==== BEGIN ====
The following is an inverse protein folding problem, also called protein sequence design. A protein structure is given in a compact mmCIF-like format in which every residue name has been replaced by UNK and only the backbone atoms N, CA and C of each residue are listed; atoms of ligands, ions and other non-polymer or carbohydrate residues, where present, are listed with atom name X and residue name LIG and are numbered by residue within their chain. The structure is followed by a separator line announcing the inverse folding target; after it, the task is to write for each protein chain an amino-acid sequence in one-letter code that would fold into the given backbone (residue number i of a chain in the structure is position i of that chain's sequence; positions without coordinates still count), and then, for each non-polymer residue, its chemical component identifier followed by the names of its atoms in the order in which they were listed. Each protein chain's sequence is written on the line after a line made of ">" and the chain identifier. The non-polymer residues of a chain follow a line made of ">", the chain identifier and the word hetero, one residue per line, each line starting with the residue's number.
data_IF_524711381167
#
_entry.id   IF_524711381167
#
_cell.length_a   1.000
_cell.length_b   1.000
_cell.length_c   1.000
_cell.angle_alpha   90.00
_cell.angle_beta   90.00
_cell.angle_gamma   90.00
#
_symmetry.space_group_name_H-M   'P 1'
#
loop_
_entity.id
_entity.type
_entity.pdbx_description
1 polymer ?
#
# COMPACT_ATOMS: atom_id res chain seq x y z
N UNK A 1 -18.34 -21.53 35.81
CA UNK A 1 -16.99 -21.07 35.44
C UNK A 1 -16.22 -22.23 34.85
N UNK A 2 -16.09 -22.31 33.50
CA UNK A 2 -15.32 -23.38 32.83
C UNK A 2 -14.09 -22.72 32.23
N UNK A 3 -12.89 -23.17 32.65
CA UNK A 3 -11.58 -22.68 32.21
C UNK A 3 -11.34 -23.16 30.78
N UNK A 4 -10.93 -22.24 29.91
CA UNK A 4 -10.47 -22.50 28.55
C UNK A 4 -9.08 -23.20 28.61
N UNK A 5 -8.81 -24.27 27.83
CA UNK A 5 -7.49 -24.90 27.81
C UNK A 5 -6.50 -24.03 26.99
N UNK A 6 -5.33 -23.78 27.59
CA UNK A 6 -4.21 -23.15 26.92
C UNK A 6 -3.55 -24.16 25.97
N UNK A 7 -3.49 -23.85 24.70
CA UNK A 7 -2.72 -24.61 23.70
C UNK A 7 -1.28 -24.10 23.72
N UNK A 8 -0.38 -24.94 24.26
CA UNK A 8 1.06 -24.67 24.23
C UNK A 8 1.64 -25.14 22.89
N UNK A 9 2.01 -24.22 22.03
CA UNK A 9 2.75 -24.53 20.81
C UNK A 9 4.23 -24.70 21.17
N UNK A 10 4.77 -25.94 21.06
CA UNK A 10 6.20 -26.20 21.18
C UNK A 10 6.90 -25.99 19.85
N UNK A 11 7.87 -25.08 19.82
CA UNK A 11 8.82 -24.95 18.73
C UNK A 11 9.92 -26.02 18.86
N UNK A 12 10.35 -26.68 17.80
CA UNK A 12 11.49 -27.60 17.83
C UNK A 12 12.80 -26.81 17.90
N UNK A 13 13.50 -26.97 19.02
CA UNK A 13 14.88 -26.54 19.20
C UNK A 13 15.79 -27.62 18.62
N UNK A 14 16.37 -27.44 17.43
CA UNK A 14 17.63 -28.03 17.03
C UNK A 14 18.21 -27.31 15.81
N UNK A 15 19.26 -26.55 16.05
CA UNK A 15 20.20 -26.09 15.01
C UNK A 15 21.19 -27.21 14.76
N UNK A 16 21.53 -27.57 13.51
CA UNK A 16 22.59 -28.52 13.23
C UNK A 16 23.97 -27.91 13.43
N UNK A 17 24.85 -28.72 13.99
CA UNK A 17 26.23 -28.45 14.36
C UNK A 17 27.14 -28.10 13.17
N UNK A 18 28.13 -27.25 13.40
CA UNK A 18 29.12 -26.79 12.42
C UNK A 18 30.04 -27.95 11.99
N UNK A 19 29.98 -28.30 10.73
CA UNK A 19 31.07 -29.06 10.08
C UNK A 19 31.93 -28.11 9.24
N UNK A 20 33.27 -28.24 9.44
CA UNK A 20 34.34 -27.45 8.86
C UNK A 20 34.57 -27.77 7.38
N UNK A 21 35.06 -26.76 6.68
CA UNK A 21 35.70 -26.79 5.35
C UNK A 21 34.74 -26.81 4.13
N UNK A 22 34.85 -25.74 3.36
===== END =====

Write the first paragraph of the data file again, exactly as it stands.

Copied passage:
The following is an inverse protein folding problem, also called protein sequence design. A protein structure is given in a compact mmCIF-like format in which every residue name has been replaced by UNK and only the backbone atoms N, CA and C of each residue are listed; atoms of ligands, ions and other non-polymer or carbohydrate residues, where present, are listed with atom name X and residue name LIG and are numbered by residue within their chain. The structure is followed by a separator line announcing the inverse folding target; after it, the task is to write for each protein chain an amino-acid sequence in one-letter code that would fold into the given backbone (residue number i of a chain in the structure is position i of that chain's sequence; positions without coordinates still count), and then, for each non-polymer residue, its chemical component identifier followed by the names of its atoms in the order in which they were listed. Each protein chain's sequence is written on the line after a line made of ">" and the chain identifier. The non-polymer residues of a chain follow a line made of ">", the chain identifier and the word hetero, one residue per line, each line starting with the residue's number.